<< -- 4 -- Robert Hugill CONSUMMATE STYLE
All the singers produced consummate Monteverdian ornamentation and style. This integrating of modern opera singers with early practice was taken even further in the orchestra. Directed by Lawrence Cummings, members of the ENO orchestra were joined by a dozen or so players from the Orchestra of the Age of Enlightenment. The string players from the ENO orchestra abandoned their metal strings and modern bows for gut strings and baroque bows. To cope with the changes in pitch, the work was played at modern pitch but transposed up a tone so that the tessitura was very much that of Monteverdi's time. The result was a masterclass in how to integrate performance practice into a modern opera house. It sounded stunning, a wonderfully rich sound being achieved by using rather more instruments than Monteverdi would have, but this was achieved without sacrificing the austerity and clarity of Monteverdi's score.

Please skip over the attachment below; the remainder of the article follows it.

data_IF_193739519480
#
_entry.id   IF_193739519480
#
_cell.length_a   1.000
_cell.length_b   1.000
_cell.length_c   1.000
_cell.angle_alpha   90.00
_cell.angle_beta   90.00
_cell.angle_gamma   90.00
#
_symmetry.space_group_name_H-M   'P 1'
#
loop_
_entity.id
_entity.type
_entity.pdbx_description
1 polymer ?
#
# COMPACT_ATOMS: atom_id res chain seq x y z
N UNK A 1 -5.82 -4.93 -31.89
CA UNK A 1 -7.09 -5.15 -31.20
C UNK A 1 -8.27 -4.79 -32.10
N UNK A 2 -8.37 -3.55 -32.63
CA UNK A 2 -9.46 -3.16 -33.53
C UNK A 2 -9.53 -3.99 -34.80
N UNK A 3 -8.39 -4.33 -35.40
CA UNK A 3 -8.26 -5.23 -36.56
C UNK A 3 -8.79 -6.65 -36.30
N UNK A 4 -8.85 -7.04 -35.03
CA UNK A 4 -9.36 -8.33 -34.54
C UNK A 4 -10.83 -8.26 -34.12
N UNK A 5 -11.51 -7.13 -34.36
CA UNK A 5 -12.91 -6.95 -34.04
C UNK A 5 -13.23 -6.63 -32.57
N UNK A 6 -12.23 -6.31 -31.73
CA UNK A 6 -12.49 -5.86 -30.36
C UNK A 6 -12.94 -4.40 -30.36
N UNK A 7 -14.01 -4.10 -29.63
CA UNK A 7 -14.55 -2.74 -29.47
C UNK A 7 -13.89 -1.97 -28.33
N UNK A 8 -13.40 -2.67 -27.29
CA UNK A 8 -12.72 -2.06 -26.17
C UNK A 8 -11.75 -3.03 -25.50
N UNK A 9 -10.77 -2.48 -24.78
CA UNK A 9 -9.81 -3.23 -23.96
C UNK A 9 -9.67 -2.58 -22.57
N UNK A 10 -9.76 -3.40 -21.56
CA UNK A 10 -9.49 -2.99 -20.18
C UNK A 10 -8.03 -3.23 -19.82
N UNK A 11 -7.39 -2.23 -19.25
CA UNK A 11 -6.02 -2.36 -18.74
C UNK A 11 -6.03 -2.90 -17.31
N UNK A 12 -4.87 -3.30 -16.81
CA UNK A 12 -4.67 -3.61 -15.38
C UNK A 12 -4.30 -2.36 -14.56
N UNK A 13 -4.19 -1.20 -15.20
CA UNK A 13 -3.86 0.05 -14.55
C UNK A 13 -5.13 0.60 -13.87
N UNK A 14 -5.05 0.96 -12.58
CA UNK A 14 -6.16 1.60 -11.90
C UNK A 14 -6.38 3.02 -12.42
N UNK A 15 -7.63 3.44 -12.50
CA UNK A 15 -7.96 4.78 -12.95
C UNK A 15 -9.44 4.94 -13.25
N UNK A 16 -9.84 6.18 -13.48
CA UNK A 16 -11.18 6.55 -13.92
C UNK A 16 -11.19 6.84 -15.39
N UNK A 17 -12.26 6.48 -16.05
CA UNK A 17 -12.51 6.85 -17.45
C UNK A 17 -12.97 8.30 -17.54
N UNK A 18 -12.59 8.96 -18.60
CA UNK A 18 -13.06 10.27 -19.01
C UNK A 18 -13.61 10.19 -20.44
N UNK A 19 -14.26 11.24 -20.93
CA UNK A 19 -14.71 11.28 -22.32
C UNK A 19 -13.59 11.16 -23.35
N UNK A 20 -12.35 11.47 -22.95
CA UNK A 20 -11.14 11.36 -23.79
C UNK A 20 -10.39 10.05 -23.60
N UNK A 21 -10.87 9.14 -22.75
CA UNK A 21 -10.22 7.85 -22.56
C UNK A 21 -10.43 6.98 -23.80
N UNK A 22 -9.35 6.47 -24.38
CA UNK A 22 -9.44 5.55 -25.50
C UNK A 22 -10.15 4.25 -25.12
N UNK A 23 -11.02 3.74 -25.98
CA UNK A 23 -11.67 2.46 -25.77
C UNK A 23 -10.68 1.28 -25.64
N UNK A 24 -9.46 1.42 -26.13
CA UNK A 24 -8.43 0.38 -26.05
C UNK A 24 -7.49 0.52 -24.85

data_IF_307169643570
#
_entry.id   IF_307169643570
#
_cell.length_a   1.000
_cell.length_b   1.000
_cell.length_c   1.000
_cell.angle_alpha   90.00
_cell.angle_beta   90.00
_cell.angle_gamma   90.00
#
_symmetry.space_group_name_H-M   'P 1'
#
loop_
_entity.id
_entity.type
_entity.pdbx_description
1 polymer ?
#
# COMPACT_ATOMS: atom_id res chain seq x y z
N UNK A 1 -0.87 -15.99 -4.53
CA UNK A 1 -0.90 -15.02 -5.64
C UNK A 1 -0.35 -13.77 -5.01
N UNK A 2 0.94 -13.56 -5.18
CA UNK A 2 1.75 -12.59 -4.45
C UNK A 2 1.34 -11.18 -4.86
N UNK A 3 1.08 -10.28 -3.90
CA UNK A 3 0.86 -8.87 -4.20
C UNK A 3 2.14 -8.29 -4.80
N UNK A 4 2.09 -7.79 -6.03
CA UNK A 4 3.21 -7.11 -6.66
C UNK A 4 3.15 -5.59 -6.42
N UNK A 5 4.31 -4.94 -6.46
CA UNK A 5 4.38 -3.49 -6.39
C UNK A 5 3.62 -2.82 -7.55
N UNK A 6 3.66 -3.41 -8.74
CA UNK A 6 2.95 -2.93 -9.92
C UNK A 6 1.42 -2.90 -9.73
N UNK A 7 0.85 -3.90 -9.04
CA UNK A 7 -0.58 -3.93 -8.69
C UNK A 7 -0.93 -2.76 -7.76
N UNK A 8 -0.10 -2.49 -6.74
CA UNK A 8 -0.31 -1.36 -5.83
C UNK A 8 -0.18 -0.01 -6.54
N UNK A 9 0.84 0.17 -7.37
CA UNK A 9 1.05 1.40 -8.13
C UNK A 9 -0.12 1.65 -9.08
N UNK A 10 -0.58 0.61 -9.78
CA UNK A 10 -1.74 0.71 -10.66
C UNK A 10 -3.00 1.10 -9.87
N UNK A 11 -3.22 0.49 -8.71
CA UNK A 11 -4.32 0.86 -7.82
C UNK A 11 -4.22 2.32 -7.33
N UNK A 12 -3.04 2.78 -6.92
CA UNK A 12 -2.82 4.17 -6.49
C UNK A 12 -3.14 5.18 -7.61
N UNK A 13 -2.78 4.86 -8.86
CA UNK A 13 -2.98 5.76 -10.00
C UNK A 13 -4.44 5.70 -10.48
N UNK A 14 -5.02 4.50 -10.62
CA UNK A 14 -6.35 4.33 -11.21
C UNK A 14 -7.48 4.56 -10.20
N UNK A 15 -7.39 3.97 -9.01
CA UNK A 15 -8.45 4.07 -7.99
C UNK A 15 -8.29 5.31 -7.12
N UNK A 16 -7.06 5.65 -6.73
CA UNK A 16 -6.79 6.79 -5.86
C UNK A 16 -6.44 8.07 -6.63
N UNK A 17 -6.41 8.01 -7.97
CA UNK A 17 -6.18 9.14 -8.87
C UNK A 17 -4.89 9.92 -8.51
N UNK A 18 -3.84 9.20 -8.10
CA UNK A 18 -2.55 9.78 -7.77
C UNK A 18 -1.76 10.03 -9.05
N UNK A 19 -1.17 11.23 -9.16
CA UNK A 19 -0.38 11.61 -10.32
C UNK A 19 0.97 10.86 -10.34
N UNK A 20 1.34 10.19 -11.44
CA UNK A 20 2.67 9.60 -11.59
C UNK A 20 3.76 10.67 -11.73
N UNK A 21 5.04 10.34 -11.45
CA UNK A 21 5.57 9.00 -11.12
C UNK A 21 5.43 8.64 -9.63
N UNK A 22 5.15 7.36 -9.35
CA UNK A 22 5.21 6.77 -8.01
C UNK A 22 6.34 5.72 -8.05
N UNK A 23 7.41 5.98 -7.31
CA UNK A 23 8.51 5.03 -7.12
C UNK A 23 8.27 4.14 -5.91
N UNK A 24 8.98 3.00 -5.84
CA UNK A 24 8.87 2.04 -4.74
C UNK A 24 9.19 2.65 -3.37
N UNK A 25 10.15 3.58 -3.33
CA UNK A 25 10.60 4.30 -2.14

Ruby Philogene as Eurydice and John Mark Ainsley as Orfeo. Photo © 2006 Catherine Ashmore
Whatever my reservations about occasional details, Chen Shi-Zheng's visual imagination has produced such wonderfully apposite images that I was won over. This combined with a stunning musical performance made for a memorable evening. Alas there are only six performances; the use of Chen Shi-Zheng's own dance troupe means that the production is unlikely to be revived regularly, which is our loss.
Copyright © 24 April 2006
Robert Hugill, London UK
ROBERT ANDERSON ON ANOTHER JOHN MARK AINSLEY 'ORFEO'
WILFRID MELLERS WRITES ABOUT 'ORFEO'
ENGLISH NATIONAL OPERA
ORCHESTRA OF THE AGE OF ENLIGHTENMENT